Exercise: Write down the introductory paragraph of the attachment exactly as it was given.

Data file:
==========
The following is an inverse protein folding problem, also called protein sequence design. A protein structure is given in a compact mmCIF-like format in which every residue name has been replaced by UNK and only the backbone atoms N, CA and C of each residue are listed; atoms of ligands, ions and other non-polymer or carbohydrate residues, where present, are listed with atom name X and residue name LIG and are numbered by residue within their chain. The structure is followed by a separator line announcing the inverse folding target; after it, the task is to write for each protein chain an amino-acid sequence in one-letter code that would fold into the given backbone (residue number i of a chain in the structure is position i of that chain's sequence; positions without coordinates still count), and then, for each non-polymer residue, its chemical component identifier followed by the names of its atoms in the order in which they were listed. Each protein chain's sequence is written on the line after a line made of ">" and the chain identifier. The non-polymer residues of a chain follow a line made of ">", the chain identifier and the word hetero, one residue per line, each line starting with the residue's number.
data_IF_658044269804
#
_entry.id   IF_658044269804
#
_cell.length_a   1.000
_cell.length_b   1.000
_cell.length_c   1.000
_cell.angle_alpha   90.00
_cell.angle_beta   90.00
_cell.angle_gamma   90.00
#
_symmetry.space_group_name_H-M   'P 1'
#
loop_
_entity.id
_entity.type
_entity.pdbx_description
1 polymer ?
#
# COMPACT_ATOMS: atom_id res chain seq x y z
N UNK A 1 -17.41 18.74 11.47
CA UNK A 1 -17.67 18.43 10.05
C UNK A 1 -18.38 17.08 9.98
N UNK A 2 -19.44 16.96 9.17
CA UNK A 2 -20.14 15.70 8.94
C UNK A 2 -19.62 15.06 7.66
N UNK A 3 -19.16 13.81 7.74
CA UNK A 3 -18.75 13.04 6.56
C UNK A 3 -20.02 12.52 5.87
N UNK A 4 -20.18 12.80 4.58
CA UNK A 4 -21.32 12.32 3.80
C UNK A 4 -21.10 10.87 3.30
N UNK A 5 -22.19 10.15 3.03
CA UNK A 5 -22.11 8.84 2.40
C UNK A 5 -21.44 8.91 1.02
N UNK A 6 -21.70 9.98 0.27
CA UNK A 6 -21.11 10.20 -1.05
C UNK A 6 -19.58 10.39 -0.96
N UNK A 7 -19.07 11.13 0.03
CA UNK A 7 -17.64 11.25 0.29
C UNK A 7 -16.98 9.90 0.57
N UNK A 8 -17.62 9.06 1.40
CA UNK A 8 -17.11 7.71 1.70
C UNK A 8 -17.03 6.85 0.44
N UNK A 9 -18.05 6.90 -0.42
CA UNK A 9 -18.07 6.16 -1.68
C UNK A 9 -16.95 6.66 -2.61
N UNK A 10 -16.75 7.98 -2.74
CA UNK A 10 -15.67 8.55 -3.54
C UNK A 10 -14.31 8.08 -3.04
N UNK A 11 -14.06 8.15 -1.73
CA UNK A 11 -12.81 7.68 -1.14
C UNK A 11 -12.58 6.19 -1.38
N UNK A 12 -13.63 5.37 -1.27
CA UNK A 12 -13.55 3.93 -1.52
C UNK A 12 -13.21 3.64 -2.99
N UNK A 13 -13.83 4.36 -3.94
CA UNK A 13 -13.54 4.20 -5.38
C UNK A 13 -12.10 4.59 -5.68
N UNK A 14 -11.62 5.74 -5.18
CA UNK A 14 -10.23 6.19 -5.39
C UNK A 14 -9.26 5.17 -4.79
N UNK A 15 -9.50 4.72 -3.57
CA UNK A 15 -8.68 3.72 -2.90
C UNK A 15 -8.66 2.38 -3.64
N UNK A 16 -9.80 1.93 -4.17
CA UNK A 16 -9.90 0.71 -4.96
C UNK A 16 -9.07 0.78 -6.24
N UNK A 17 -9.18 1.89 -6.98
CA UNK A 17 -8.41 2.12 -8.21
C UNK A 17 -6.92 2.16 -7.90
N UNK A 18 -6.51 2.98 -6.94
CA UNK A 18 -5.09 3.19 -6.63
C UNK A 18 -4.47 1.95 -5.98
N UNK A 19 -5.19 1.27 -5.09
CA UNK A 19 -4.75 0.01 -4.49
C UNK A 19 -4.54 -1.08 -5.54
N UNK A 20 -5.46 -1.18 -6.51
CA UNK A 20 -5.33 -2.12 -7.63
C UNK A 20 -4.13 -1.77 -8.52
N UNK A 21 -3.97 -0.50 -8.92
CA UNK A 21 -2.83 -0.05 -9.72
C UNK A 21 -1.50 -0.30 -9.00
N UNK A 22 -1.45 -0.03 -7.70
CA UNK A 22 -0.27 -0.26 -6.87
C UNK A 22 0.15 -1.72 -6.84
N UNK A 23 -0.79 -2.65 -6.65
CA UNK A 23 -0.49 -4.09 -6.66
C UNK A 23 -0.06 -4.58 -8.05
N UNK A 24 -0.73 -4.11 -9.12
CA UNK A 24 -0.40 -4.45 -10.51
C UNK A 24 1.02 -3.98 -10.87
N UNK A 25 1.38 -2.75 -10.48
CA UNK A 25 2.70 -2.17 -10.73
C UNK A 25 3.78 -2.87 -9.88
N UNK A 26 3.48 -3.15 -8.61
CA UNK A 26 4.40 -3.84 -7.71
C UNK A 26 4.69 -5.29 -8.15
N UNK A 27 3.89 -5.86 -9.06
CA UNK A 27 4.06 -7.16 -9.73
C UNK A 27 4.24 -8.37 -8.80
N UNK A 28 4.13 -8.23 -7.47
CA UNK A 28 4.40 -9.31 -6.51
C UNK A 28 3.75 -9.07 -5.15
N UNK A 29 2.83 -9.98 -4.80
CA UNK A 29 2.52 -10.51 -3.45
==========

The following is an inverse protein folding problem, also called protein sequence design. A protein structure is given in a compact mmCIF-like format in which every residue name has been replaced by UNK and only the backbone atoms N, CA and C of each residue are listed; atoms of ligands, ions and other non-polymer or carbohydrate residues, where present, are listed with atom name X and residue name LIG and are numbered by residue within their chain. The structure is followed by a separator line announcing the inverse folding target; after it, the task is to write for each protein chain an amino-acid sequence in one-letter code that would fold into the given backbone (residue number i of a chain in the structure is position i of that chain's sequence; positions without coordinates still count), and then, for each non-polymer residue, its chemical component identifier followed by the names of its atoms in the order in which they were listed. Each protein chain's sequence is written on the line after a line made of ">" and the chain identifier. The non-polymer residues of a chain follow a line made of ">", the chain identifier and the word hetero, one residue per line, each line starting with the residue's number.